Casa Mono is a reliable classic that will impress anyone in the market for small plates of seafood, meat, and vegetables. Just know that a tapas dinner here can get expensive quickly, and you usually can’t just walk in. (Even the bar next door, Bar Jamón, is often too busy for you to find a seat.) Make a reservation and come here on a double date with people who won’t mind sharing things like bacalao croquetas, albondigas, and crispy pig ears.
No one is excited to be near Union Square every day. So when you need some tellicherry peppercorns before your sense of purpose completely depletes, book a table at Kanyakumari from the folks behind Laut. Date night appropriate and halfway festive—a few chandeliers, some neon, etc.—this coastal South Indian spot goes heavy on spices and fried curry leaves. Order a crispy butterflied branzino over a thick Kerala-inspired curry, or try the sweet and salty stir-fried beef tossed in a chili sauce. You can get out for around $50 per person, although you should really try some cocktails, like the Old Fashioned made with jaggery.
When that person said “respect your elders,” they were talking about Old Town Bar. The two-floor spot on 19th Street opened in 1892, and it’s got an under-$20 burger, reasonably priced pitchers of beer, and the oldest active dumbwaiter in all of New York, which is a fact that we really enjoy telling people. It’s a place we’re always happy to remember still exists, when in need of a low-key date night with burgers and martinis in a dark wooden booth, or a few large orders of chicken wings at a big table upstairs, or just a bowl of chili at the bar.
Much like driving and complaining about driving, Sugarfish was big in Los Angeles before it arrived in NYC. New York’s first location of this sushi chain, on 20th Street, tends to be busy. So consider whether you’re prepared to wait a bit for dinner, and if you are, put your name in. (If you’re not, consider a day-off solo lunch instead.) Once you’re seated, you want one of the “Trust Me” sets (ranging from $43 to $72 at dinner, including tip), which come with an assortment of sushi, sashimi, and handrolls.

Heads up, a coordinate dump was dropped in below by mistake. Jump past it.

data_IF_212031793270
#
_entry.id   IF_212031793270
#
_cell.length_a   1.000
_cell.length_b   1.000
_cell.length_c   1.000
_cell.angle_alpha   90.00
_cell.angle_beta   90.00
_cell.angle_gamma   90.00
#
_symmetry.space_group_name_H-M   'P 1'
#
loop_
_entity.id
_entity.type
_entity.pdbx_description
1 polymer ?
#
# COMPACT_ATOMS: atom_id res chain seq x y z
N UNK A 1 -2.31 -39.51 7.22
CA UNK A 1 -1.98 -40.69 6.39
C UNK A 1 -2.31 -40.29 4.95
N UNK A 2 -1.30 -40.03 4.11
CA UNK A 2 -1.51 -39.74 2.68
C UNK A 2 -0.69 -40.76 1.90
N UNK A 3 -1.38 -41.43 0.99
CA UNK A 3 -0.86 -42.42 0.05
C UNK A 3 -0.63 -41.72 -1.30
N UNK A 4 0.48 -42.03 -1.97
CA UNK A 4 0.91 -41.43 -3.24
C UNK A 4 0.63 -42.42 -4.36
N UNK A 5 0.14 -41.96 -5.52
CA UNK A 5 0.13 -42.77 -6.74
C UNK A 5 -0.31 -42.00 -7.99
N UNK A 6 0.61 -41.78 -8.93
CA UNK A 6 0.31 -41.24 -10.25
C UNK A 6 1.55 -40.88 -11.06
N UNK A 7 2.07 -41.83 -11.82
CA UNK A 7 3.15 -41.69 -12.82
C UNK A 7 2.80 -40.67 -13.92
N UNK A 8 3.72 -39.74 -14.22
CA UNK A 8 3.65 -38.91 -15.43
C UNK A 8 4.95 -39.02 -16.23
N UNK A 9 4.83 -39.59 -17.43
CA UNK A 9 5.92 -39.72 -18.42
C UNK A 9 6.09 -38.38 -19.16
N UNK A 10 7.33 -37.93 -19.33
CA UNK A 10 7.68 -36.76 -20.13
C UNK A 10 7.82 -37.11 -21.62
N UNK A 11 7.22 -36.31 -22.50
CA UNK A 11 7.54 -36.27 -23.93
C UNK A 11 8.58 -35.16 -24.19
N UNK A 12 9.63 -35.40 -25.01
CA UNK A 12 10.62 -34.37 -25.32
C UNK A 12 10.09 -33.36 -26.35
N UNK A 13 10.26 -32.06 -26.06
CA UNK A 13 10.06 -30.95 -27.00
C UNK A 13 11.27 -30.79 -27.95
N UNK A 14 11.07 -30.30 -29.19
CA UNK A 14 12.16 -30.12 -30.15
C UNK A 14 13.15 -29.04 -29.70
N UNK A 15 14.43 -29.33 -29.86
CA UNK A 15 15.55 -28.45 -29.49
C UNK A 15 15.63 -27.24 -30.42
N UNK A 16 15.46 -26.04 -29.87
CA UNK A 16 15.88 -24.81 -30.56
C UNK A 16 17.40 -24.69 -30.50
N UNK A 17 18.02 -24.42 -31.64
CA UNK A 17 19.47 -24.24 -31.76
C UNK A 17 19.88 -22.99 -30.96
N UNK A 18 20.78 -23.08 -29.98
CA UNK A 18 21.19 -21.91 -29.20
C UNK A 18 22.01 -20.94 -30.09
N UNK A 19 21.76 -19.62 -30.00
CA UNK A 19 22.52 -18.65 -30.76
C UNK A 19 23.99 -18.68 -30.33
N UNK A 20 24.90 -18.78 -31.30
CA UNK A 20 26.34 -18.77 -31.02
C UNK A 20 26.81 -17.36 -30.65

Think of Kazunori as Sugarfish’s fast casual cousin. Just like its predecessor, Kazunori usually has a line, but it moves quickly, and once you’re inside you can be in and out in 30 minutes. Unlike Sugarfish, this place does handrolls, and they do them very well, overflowing with fatty tuna or buttery scallop. There are no waiters—just a long bar and paper slips where you check off what you want with a pencil—but it’s still perfect for a quick date night with someone you already know everything about, or a weeknight meal with a friend.
This Thai restaurant is impressive and a little bit dreamlike, with a bunch of lamps and candles and a full tree’s worth of gold leaves hanging from the ceiling. It’s always nice to stare at shiny gold things, but the real reason you come to Thai Villa is for the food. Start your meal with the fried chicken wrapped in pandan leaves, and then get some of the steamed dumplings filled with ground pork, shrimp, and crab. This is an ideal spot for a weeknight meal, and it’s perfect for when you’re in the area and have some in-laws to feed.